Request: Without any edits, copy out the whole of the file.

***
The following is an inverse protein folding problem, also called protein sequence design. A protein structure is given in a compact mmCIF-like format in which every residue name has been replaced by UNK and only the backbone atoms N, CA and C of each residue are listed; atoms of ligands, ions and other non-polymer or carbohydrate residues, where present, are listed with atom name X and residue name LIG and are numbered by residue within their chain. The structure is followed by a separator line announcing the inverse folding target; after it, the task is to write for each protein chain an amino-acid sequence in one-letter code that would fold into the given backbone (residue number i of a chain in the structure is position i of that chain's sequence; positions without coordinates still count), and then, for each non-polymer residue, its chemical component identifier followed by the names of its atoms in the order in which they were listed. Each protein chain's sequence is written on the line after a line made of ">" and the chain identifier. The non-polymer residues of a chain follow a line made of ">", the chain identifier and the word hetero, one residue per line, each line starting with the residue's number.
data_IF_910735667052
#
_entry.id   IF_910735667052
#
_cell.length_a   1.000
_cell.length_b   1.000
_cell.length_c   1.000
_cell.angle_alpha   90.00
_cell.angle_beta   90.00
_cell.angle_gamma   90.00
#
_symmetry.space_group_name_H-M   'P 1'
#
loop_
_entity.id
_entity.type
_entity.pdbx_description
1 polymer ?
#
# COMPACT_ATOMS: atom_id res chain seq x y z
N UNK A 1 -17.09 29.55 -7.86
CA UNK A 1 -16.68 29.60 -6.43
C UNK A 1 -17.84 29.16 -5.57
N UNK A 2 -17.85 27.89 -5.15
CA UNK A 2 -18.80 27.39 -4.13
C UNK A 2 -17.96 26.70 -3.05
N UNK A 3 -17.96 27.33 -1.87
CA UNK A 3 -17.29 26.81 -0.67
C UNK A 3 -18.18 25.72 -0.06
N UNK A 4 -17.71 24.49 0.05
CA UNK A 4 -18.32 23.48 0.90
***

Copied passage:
The following is an inverse protein folding problem, also called protein sequence design. A protein structure is given in a compact mmCIF-like format in which every residue name has been replaced by UNK and only the backbone atoms N, CA and C of each residue are listed; atoms of ligands, ions and other non-polymer or carbohydrate residues, where present, are listed with atom name X and residue name LIG and are numbered by residue within their chain. The structure is followed by a separator line announcing the inverse folding target; after it, the task is to write for each protein chain an amino-acid sequence in one-letter code that would fold into the given backbone (residue number i of a chain in the structure is position i of that chain's sequence; positions without coordinates still count), and then, for each non-polymer residue, its chemical component identifier followed by the names of its atoms in the order in which they were listed. Each protein chain's sequence is written on the line after a line made of ">" and the chain identifier. The non-polymer residues of a chain follow a line made of ">", the chain identifier and the word hetero, one residue per line, each line starting with the residue's number.
data_IF_910735667052
#
_entry.id   IF_910735667052
#
_cell.length_a   1.000
_cell.length_b   1.000
_cell.length_c   1.000
_cell.angle_alpha   90.00
_cell.angle_beta   90.00
_cell.angle_gamma   90.00
#
_symmetry.space_group_name_H-M   'P 1'
#
loop_
_entity.id
_entity.type
_entity.pdbx_description
1 polymer ?
#
# COMPACT_ATOMS: atom_id res chain seq x y z
N UNK A 1 -17.09 29.55 -7.86
CA UNK A 1 -16.68 29.60 -6.43
C UNK A 1 -17.84 29.16 -5.57
N UNK A 2 -17.85 27.89 -5.15
CA UNK A 2 -18.80 27.39 -4.13
C UNK A 2 -17.96 26.70 -3.05
N UNK A 3 -17.96 27.33 -1.87
CA UNK A 3 -17.29 26.81 -0.67
C UNK A 3 -18.18 25.72 -0.06
N UNK A 4 -17.71 24.49 0.05
CA UNK A 4 -18.32 23.48 0.90